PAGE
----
"Esther and Mordecai" by Aert de Gelder (Museum of Fine Arts Budapest/Wikimedia)

The Concealed Face of God

Why isn't God mentioned in the Book of Esther?

Many of the serious messages of Purim are encoded in word play and irony, and the Book of Esther‘s seemingly absent God is no exception. The centrality of the concept of hester panim or “the concealed face of God” to Purim is recognized in the fact that Esther is the only text in the Hebrew Bible, except for the Song of Songs,that does not mention the name of God explicitly.

In the case of Purim, hester panim’s importance is also intimated by the name of the heroine of the central narrative of the festival, Esther. The Babylonian Talmud tractate Hullin 139B states, “From where does the Torah bring the name Esther? From the verse ‘But I [God] will surely conceal my face [“haster astir panai“] on that day for all of the ill that they have done — for they turned to other gods. (Deuteronomy 31:18).'” The name Esther is interpreted as an extension of the phrase for a “concealed God.”

Discussing the verse in Deuteronomy, the medieval commentator Abraham ibn Ezra suggests that the term “turned to” or panah should actually be read as “whored with” or zanah. Here, the blame for the broken relationship between God and Israel lies squarely with Israel’s assimilation and worship amongst the gods of the nations, a circumstance apparent in the story of Purim as well. There seems to be no distinction between Esther or Mordechai and the non-Jewish Persians until the Jews themselves reveal who they are.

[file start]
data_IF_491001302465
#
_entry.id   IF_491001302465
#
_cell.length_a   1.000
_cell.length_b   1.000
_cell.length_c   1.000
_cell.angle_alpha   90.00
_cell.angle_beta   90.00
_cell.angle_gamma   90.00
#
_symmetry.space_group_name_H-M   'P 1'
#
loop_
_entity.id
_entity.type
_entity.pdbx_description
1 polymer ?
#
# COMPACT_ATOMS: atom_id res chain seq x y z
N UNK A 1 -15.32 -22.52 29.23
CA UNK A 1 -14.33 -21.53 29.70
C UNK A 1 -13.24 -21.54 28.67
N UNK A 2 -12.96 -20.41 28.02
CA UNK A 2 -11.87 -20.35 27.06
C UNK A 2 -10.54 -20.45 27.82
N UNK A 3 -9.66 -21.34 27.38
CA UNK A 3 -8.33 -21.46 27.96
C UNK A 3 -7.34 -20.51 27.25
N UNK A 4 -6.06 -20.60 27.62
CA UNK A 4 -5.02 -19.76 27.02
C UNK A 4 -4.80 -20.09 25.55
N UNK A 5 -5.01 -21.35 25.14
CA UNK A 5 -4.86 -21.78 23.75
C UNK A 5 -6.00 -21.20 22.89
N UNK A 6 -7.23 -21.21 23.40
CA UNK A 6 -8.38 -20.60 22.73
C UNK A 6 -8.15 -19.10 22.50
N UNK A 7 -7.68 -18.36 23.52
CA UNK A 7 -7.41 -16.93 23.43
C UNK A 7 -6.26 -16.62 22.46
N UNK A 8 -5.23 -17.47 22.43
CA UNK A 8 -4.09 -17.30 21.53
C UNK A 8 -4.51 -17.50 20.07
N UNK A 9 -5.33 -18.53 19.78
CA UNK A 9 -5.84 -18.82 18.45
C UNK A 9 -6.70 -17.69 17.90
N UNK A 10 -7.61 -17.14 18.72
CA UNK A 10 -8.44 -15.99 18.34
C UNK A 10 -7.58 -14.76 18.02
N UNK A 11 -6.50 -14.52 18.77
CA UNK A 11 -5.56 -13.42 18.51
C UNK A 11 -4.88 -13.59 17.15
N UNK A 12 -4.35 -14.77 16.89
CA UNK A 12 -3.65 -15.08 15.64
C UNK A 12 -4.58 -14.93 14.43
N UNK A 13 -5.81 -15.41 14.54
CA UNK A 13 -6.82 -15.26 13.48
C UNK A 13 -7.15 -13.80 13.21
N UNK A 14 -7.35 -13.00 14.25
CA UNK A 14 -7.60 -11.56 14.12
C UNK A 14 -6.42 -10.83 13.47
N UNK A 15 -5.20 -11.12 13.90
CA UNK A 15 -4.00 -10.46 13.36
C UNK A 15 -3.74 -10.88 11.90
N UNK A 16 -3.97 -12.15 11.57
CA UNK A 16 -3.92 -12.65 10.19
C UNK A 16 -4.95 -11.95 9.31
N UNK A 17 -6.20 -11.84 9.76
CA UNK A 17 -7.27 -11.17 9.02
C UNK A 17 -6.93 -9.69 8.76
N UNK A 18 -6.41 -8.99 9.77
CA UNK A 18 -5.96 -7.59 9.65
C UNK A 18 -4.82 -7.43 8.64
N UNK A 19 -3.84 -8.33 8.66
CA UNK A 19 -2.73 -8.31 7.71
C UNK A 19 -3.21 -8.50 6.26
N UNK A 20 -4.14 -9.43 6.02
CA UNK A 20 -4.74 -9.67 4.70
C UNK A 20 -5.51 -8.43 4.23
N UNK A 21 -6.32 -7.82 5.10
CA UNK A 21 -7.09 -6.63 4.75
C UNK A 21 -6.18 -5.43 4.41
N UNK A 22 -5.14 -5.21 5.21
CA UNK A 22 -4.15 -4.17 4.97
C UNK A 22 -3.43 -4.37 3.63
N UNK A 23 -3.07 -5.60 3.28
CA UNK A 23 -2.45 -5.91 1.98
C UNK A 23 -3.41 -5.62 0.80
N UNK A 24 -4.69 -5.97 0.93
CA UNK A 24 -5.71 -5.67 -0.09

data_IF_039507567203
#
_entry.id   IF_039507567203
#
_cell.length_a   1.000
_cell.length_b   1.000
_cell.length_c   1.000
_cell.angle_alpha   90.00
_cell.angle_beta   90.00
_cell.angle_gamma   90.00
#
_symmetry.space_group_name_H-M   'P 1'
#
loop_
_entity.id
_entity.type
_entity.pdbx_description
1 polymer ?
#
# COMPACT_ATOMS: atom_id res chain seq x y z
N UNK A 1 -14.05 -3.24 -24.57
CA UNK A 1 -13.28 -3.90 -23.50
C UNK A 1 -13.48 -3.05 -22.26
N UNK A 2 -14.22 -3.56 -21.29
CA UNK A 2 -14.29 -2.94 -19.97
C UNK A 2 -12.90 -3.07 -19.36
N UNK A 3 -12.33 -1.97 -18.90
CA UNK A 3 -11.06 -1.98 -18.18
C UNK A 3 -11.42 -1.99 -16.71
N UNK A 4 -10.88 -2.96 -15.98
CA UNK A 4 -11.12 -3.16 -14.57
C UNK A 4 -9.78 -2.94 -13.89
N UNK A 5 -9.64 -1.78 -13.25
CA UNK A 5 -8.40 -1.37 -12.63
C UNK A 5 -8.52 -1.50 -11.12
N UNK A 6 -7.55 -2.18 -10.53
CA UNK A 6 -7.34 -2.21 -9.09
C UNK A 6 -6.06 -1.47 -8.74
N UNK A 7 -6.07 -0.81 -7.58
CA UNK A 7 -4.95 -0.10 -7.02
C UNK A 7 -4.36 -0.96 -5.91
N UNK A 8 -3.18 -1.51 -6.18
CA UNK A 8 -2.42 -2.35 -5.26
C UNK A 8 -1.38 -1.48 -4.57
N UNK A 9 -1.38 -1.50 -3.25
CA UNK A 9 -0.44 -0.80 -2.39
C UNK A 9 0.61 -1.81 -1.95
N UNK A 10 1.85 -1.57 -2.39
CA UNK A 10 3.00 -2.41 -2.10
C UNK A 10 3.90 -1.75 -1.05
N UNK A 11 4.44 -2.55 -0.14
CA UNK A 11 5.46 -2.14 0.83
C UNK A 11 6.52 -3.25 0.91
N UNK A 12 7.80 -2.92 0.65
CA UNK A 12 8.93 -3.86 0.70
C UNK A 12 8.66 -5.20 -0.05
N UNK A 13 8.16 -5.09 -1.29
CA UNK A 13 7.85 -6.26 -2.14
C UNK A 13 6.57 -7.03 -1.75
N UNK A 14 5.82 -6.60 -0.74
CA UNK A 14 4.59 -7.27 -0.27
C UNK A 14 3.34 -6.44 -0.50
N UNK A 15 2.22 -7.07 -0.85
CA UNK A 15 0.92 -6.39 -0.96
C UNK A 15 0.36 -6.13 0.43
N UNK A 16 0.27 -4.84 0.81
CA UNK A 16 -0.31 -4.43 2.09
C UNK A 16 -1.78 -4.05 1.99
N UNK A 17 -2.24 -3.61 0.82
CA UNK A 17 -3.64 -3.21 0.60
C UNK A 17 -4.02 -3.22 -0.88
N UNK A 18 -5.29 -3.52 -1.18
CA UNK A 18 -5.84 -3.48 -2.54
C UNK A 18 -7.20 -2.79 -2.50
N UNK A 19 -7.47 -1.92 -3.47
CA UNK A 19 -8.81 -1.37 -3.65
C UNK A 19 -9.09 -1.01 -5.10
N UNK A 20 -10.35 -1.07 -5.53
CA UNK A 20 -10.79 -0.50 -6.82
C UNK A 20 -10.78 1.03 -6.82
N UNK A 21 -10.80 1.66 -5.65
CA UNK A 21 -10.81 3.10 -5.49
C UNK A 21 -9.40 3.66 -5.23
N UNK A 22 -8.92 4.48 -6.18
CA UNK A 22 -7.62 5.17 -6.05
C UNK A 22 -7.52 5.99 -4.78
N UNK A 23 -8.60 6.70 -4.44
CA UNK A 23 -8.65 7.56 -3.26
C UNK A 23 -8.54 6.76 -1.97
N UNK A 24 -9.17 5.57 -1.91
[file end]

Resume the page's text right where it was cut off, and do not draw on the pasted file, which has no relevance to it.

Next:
Furthermore, Esther’s moniker is doubly ironic, because her name is a Hebraization of the name of the Near Eastern goddess Ishtar, and her Uncle Mordechai’s name is a Hebrew version of the name of the Near Eastern god Marduk. Through the lens of a nitty-gritty melodrama of sex, deception, and violence, the Book of Esther openly critiques the possibility of a “secular” world of blind fate and challenges the nature of assimilated Jewish life. Without God at its center, Jewish life and Jewish heroes merely become a poor imitation of the world around them. The Diaspora Jews depicted at Purim’s core can be seen as a fulfillment of biblical prophecy of divine abandonment resulting from Jewish assimilation to the cultural norms counter to a Jewish center.

Esther as Commentary

The Book of Esther as a whole may be a kind of midrash or meditation on the verse in Deuteronomy cited above. This meditation is far from simple, much closer to a hall of mirrors than an opportunity for focusing reflection on any one proper identity or image. Culturally in the Book of Esther, Jews mirror non-Jews, going so far as to popularize the names of foreign gods for their own elite. This is a dramatic turn for a Jewish people told to be a nation holy like God throughout the period of their growth in the desert (Leviticus 19: 1-2) or for that matter, for humanity as a whole, which is said to be created in the image of God in the first chapters of Genesis.

Yet despite God’s vow in Deuteronomy, it is not clear if the Jewish disconnect with the divine in Esther is the result of God’s withdrawal from protection of Jewish religious sanctity during the destruction of the First Temple–from which Mordechai and Esther’s ancestors as said to have fled–or if God withdraws from the Jews only gradually because of their assimilation in Persia. Whether God or the Jewish people initiate the break in this relationship, the result is that the Jews can no longer mirror God because God is no longer a face to be experienced and reflected upon. The world of the Jews of the Purim story is one of physical and spiritual exile.